My facsimile edition of The Universal Penman contained nothing remotely resembling the calligraphy on the call slip, nor did The Scribe's Companion. But I hit pay dirt with The English Writing Master. The anatomical structure of the penmanship specifically those parts of the bs and hs that rose above the waistline matched precisely a round hand taught during the late eighteenth century.
"Can't you put things back?"
Engrossed in my sleuthing, I hadn't noticed Nic glowering by the door, milk pitcher clutched accusingly. Apparently, I'd left it on the counter.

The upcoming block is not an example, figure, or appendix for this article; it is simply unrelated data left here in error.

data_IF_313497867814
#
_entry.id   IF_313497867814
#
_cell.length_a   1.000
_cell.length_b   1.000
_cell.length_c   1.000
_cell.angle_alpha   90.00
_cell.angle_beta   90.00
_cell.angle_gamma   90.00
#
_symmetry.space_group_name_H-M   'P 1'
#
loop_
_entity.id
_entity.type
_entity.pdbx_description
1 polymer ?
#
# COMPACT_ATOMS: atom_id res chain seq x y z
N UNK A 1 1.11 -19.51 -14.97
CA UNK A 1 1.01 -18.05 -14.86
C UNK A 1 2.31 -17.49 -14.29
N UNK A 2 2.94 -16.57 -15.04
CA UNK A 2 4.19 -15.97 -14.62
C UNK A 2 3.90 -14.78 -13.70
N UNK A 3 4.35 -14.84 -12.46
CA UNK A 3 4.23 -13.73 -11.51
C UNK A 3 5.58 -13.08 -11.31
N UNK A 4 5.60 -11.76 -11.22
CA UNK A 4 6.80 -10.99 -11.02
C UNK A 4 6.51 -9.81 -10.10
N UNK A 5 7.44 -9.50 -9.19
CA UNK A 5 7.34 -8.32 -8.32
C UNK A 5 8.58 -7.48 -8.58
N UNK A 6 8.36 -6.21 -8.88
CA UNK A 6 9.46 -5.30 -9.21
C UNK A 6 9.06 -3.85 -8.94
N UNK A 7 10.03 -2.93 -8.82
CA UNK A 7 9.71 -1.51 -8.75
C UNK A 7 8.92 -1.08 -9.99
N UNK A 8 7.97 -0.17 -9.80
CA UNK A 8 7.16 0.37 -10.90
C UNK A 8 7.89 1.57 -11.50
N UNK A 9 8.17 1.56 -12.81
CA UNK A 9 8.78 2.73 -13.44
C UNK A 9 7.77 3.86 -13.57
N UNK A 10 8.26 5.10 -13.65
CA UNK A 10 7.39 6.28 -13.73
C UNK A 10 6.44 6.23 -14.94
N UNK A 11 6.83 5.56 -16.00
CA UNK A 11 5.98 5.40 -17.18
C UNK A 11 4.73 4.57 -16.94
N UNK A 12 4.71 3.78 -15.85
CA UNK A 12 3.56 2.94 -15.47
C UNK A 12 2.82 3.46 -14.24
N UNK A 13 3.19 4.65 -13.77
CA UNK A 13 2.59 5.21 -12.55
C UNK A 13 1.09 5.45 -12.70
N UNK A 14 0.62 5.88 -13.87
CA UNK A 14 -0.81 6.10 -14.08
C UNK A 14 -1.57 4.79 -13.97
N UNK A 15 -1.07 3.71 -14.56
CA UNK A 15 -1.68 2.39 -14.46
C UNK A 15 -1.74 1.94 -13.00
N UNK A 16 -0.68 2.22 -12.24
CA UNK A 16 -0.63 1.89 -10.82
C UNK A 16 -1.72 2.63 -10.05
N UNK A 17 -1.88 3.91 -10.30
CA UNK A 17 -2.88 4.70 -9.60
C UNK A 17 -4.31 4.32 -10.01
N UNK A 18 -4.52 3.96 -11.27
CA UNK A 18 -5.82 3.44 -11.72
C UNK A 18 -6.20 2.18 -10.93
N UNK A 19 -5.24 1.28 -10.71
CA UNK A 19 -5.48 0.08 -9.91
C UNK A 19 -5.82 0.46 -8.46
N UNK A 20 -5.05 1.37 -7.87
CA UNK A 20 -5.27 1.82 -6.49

My first thought was, This from a woman who uses the fridge as a storage closet. I didn't have the energy for a fight, so I mumbled an apology. That earned me one of those withering shrugs all French women seem to master, and the suggestion that I go see my "shrimp."
Copyright © 2001 by Allen Kurzweil. Reprinted by permission of Hyperion.
Blood at the Root
"A gripping, timely, and important examination of American racism."
- PW Starred Review
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